Dr. Weeks’ Comment: selenium has long been used to fight cancer and other diseases based upon its ability to enhance the function of glutathione and super oxide dismutase as well as other immune and anti-oxidant processes in the body. However, selenium is a two edged sword and a sharp one at that! Toxic in high doses (blindness, “the blind staggers”) at appropriate doses it can be a life saver. ut what form is best? Most corrective doctors use sodium selenite, some use selenomethionine,
Does Selenium Prevent Cancer? It May Depend on Which Form People Take
ScienceDaily (Mar. 16, 2011) ”” Scientists are reporting that the controversy surrounding whether selenium can fight cancer in humans might come down to which form of the essential micronutrient people take. It turns out that not all “seleniums” are the same — the researchers found that one type of selenium supplement may produce a possible cancer-preventing substance more efficiently than another form of selenium in human cancer cells.
Their study appears in the ACS’ journal Biochemistry.
Hugh Harris and colleagues note that although the Nutritional Prevention of Cancer clinical trial showed that selenium reduced the risk of cancer, a later study called the Selenium and Vitamin E Cancer Prevention Trial did not show a benefit. A major difference between the trials was the form of selenium that was used. To find out whether different types of selenium have different chemopreventive properties, the researchers studied how two forms — SeMet and MeSeCys — are processed in human lung cancer cells.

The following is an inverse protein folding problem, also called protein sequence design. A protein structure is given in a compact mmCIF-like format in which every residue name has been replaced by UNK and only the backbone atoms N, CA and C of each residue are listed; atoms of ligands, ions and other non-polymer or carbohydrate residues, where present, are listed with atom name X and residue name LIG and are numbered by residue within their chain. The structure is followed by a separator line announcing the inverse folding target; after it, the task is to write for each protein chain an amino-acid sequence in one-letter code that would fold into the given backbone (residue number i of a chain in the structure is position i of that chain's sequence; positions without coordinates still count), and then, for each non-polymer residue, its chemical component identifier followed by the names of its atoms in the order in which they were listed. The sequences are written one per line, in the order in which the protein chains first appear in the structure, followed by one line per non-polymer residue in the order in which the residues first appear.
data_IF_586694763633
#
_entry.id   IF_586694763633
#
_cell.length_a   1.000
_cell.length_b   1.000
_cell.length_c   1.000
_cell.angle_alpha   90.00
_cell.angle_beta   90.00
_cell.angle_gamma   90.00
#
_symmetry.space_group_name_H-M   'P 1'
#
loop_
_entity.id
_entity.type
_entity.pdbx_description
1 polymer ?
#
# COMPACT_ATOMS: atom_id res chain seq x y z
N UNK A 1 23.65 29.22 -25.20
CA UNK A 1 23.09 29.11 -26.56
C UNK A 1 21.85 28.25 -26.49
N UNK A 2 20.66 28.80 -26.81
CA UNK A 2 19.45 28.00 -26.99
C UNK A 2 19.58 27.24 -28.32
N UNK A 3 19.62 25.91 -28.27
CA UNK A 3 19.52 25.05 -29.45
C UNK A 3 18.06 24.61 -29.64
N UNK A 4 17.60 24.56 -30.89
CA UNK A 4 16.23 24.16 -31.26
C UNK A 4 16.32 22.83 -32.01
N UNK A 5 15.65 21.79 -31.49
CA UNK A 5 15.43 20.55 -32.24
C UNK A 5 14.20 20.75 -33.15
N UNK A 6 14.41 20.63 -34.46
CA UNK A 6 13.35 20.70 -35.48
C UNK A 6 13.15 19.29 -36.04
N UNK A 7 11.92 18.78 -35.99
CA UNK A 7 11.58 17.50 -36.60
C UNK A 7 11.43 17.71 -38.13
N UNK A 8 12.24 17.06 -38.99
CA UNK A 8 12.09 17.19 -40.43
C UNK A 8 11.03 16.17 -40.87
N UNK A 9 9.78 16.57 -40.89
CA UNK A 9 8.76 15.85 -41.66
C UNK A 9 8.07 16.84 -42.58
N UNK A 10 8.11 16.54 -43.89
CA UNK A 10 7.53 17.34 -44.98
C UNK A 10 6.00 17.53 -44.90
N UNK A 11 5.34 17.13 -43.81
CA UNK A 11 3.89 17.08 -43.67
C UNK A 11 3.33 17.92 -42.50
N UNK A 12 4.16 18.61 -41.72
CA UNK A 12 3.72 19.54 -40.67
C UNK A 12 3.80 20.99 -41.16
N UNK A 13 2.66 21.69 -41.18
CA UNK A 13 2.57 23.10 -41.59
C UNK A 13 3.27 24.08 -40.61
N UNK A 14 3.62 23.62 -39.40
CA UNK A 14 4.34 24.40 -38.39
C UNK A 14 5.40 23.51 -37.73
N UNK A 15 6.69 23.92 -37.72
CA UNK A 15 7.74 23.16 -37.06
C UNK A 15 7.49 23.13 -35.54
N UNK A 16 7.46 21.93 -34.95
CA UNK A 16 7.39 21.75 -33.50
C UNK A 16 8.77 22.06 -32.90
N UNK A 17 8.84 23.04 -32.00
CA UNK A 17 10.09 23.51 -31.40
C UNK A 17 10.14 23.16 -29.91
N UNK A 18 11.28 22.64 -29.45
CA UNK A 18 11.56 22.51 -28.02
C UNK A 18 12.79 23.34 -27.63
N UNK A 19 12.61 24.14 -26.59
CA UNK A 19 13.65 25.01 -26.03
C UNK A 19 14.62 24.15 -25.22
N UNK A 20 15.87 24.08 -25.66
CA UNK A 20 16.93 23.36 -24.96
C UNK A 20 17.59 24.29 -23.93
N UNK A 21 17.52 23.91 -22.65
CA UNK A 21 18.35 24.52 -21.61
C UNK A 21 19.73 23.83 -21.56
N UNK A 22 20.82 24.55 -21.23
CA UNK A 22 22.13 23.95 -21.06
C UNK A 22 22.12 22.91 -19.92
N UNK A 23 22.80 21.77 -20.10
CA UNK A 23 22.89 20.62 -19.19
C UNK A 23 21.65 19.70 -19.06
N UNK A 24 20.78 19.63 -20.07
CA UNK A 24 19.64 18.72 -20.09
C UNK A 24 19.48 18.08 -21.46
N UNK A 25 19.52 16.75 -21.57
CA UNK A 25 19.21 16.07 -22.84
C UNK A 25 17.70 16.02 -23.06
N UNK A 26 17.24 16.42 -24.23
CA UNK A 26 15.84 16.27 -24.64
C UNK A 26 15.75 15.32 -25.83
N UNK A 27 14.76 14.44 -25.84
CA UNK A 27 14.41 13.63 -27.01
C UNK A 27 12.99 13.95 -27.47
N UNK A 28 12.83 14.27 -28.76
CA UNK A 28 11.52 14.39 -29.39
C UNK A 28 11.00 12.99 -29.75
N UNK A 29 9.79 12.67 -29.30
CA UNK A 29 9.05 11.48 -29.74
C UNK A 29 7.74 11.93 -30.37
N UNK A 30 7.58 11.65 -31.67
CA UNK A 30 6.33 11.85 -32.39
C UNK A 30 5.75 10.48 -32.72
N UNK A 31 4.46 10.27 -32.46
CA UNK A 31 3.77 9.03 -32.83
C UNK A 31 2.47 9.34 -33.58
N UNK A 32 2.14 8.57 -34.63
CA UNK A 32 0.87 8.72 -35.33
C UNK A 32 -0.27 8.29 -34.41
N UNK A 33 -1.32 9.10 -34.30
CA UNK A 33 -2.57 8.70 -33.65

The researchers found that MeSeCys killed more lung cancer cells than SeMet did. Also, lung cancer cells treated with MeSeCys processed the selenium differently than than cells treated with SeMet. They say that these findings could explain why studies on the health benefits of selenium sometimes have conflicting results.
The authors acknowledge funding from the Australian Research Council.
- Claire M. Weekley, Jade B. Aitken, Stefan Vogt, Lydia A. Finney, David J. Paterson, Martin D. de Jonge, Daryl L. Howard, Ian F. Musgrave, Hugh H. Harris. Uptake, Distribution, and Speciation of Selenoamino Acids by Human Cancer Cells: X-ray Absorption and Fluorescence Methods. Biochemistry, 2011; 50 (10): 1641 DOI: 10.1021/bi101678a
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